I’d say our results indicated that it isn’t necessary to warm-up exclusively with dynamic stretches- though they have a place towards the end of the warm-up for an athlete who isn’t tight already. Your results with this approach are more common than not!

Charlie, for those who perhaps may not respond very well to dynamic stretching - how about trying AIS for a period?

While it is not a combination of dynamic and static it has some similar synergistic effects that may be more beneficial pre-workout than static or dynamic?

There are many possibilities. If you want see my ides on the warm-up in action, you can pick up the GPP DVD - It’s in there.

Re-Andre Cason
Loren Seagrave did a seminar in France a decade ago and gave details about Cason’s preparation for Stuttgart’93.
Yes, it was a partial achilles tear. Seagrave explained that since sprinter’s tendons are very thin compared to muscles, force should be perfectly applied in order to prevent injury risks.
During the recovery, they noticed that Cason’s heal was special, i can’t tell you why exactly, but new shoes were designed for him in order to delete bad vivrations on his achilles. They changed the eat pattern and supplements, they reduced long runs at training and avoided curb sprints, that’s why Cason was placed in 2nd position in the 4x1 relay team.

Pierrejean, do you have any more information on Cason’s track and weights routines in the lead up to Stuttgart '93 (or any other time he was with Seagrave)? Thanks.

Seagrave didn’t gave a sort of diary where each cession is noted, it was more successions of anecdotes in Cason’s season, injuries, victories, and his role as a coach. Then, he explained in details his conception of sprint technique, then training for 400-400mH, and then nutrition.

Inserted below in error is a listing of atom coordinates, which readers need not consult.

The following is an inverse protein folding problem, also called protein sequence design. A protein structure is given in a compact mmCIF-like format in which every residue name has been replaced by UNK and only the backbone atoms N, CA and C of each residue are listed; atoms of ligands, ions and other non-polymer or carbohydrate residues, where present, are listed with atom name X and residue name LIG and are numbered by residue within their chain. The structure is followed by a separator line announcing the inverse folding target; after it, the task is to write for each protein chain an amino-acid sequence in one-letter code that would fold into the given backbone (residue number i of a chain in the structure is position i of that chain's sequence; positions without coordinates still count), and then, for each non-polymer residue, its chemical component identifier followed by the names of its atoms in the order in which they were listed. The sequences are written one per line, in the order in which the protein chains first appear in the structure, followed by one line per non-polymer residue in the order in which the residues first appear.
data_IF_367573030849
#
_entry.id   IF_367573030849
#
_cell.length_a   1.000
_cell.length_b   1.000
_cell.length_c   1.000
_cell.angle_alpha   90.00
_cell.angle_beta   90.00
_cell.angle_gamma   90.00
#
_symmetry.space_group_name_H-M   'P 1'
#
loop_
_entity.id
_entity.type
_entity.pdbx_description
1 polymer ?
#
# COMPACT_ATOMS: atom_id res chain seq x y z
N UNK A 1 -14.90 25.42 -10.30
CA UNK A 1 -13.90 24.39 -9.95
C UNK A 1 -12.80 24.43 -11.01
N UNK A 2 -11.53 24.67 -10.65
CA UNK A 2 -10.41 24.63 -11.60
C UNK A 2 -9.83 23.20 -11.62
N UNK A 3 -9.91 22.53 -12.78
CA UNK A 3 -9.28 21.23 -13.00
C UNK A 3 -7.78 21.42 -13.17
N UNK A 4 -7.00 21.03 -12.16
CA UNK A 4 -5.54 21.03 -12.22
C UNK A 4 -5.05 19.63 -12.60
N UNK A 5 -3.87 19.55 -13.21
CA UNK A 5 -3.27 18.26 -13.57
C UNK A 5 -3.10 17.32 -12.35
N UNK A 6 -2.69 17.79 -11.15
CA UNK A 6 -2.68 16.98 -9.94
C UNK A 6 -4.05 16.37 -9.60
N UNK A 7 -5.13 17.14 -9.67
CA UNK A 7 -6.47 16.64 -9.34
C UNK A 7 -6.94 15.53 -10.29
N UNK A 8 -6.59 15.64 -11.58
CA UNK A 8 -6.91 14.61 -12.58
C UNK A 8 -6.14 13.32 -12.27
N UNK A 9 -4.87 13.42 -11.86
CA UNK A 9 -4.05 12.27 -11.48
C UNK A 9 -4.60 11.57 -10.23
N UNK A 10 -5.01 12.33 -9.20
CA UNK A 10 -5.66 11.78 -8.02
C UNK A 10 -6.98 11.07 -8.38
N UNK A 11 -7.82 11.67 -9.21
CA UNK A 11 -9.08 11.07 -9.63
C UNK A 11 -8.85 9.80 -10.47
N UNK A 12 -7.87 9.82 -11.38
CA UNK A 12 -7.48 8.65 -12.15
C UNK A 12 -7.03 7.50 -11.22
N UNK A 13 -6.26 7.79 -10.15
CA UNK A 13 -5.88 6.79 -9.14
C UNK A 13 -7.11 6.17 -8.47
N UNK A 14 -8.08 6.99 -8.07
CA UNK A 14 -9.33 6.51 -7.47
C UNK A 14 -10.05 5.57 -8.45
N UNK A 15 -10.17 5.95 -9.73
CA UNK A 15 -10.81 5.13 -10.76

He gave some sprint training details, without saying if that was what Cason did exaclty in 93.


  • use mesocycle as most of body founctions work on the moon cycle (28 days = 4x7 days). Training load is increase during 3 weeks, and the 4th is lower.
  • each cession starts with warm-up in order to wake-up biomechanical founctions whichw ill be used.
  • jogging will be reduced to its minimum, replaced by “Jeane Fonda” exercises.
  • many exercises used in order to prevent bore.

Weekly schedule
Monday - acceleration
Tuesday - general endurance
Wednesday - technique
Thursday - maximum speed
Friday - Force endurance mutlibonds
Saturday - general endurance
Sunday - rest

Weight training

  • Weight training never more than 45min-1h as it hurts CNS. At the start of the season, weight training is placed after speed training.
  • it’s important to use loads than athletes can move quickly
  • During specific period, they rarely do more than 5 reps by sets.
  • During competition period, use quick squat and cleans.
  • squat: neuro-muscular coordination is very low, so they do more specific squat, using quick down/up
  • 1/4 squat: use 4 or 5 x body weight in order to stabilize articulations during sprinting at touch-down and during start.
  • snatch: in order to increase work capacity, don’t add weights, but bring closer your hands (this way, the distance of the load displacement is increase and power used is higher).
  • emphasis on back muscles and hip extensors.

Speed development

  • 3x30m flying with or without weights
  • 3x30m flying towing or sloping
  • 3x60m without breathing

Acceleration development

  • 3x 20m standing start with weight vest
  • 3x30m standing start towing
  • 3xrelay starts
  • 10 press-ups + 100m + 20 sit ups

Pierrejean, did he say what changes in Cason’s technique he made if any? Also, can you give that detailed explanation of his concepts on sprint technique he provided?

i posted the message, it seems it has disappeared

Please re-post when you get a chance.